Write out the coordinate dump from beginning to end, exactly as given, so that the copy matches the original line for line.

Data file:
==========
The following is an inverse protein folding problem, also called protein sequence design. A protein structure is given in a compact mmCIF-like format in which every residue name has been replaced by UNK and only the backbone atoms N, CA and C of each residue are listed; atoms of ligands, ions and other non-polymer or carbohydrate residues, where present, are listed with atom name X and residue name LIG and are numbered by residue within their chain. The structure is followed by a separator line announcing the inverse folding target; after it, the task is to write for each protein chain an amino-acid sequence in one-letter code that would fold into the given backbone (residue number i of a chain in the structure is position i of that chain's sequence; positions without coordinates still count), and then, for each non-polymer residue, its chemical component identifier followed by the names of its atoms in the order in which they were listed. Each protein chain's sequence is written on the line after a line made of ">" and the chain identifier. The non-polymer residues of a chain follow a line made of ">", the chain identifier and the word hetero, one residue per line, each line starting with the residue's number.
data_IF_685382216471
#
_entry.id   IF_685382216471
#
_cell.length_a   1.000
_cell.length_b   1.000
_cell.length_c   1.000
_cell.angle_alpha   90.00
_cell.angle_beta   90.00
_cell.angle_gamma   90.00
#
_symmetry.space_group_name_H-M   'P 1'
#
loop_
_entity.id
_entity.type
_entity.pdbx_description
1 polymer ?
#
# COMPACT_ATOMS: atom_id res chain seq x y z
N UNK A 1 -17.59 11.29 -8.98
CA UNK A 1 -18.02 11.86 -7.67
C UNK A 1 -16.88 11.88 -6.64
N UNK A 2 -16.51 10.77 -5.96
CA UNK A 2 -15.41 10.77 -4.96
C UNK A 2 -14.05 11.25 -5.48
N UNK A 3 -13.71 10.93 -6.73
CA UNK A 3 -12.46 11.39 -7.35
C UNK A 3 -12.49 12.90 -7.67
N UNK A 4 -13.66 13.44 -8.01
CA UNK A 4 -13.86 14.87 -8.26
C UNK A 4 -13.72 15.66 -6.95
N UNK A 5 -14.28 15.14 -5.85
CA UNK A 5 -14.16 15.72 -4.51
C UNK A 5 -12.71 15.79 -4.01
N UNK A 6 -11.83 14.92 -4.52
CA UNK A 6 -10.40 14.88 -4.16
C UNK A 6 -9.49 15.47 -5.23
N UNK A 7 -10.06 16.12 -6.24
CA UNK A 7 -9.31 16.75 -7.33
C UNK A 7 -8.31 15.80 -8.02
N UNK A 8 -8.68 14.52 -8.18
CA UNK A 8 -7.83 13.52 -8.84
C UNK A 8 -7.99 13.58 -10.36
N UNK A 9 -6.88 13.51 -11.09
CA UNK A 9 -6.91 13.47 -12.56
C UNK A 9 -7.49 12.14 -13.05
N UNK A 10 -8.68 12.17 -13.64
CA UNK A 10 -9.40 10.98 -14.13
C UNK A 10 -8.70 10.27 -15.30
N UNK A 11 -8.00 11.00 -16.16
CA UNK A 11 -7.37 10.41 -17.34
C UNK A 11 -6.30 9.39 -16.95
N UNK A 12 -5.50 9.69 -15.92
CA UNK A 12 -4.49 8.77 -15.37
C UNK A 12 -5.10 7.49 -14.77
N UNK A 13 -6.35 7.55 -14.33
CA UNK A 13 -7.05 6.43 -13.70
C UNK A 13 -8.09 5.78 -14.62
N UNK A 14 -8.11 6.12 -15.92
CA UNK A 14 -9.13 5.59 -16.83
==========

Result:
The following is an inverse protein folding problem, also called protein sequence design. A protein structure is given in a compact mmCIF-like format in which every residue name has been replaced by UNK and only the backbone atoms N, CA and C of each residue are listed; atoms of ligands, ions and other non-polymer or carbohydrate residues, where present, are listed with atom name X and residue name LIG and are numbered by residue within their chain. The structure is followed by a separator line announcing the inverse folding target; after it, the task is to write for each protein chain an amino-acid sequence in one-letter code that would fold into the given backbone (residue number i of a chain in the structure is position i of that chain's sequence; positions without coordinates still count), and then, for each non-polymer residue, its chemical component identifier followed by the names of its atoms in the order in which they were listed. Each protein chain's sequence is written on the line after a line made of ">" and the chain identifier. The non-polymer residues of a chain follow a line made of ">", the chain identifier and the word hetero, one residue per line, each line starting with the residue's number.
data_IF_685382216471
#
_entry.id   IF_685382216471
#
_cell.length_a   1.000
_cell.length_b   1.000
_cell.length_c   1.000
_cell.angle_alpha   90.00
_cell.angle_beta   90.00
_cell.angle_gamma   90.00
#
_symmetry.space_group_name_H-M   'P 1'
#
loop_
_entity.id
_entity.type
_entity.pdbx_description
1 polymer ?
#
# COMPACT_ATOMS: atom_id res chain seq x y z
N UNK A 1 -17.59 11.29 -8.98
CA UNK A 1 -18.02 11.86 -7.67
C UNK A 1 -16.88 11.88 -6.64
N UNK A 2 -16.51 10.77 -5.96
CA UNK A 2 -15.41 10.77 -4.96
C UNK A 2 -14.05 11.25 -5.48
N UNK A 3 -13.71 10.93 -6.73
CA UNK A 3 -12.46 11.39 -7.35
C UNK A 3 -12.49 12.90 -7.67
N UNK A 4 -13.66 13.44 -8.01
CA UNK A 4 -13.86 14.87 -8.26
C UNK A 4 -13.72 15.66 -6.95
N UNK A 5 -14.28 15.14 -5.85
CA UNK A 5 -14.16 15.72 -4.51
C UNK A 5 -12.71 15.79 -4.01
N UNK A 6 -11.83 14.92 -4.52
CA UNK A 6 -10.40 14.88 -4.16
C UNK A 6 -9.49 15.47 -5.23
N UNK A 7 -10.06 16.12 -6.24
CA UNK A 7 -9.31 16.75 -7.33
C UNK A 7 -8.31 15.80 -8.02
N UNK A 8 -8.68 14.52 -8.18
CA UNK A 8 -7.83 13.52 -8.84
C UNK A 8 -7.99 13.58 -10.36
N UNK A 9 -6.88 13.51 -11.09
CA UNK A 9 -6.91 13.47 -12.56
C UNK A 9 -7.49 12.14 -13.05
N UNK A 10 -8.68 12.17 -13.64
CA UNK A 10 -9.40 10.98 -14.13
C UNK A 10 -8.70 10.27 -15.30
N UNK A 11 -8.00 11.00 -16.16
CA UNK A 11 -7.37 10.41 -17.34
C UNK A 11 -6.30 9.39 -16.95
N UNK A 12 -5.50 9.69 -15.92
CA UNK A 12 -4.49 8.77 -15.37
C UNK A 12 -5.10 7.49 -14.77
N UNK A 13 -6.35 7.55 -14.33
CA UNK A 13 -7.05 6.43 -13.70
C UNK A 13 -8.09 5.78 -14.62
N UNK A 14 -8.11 6.12 -15.92
CA UNK A 14 -9.13 5.59 -16.83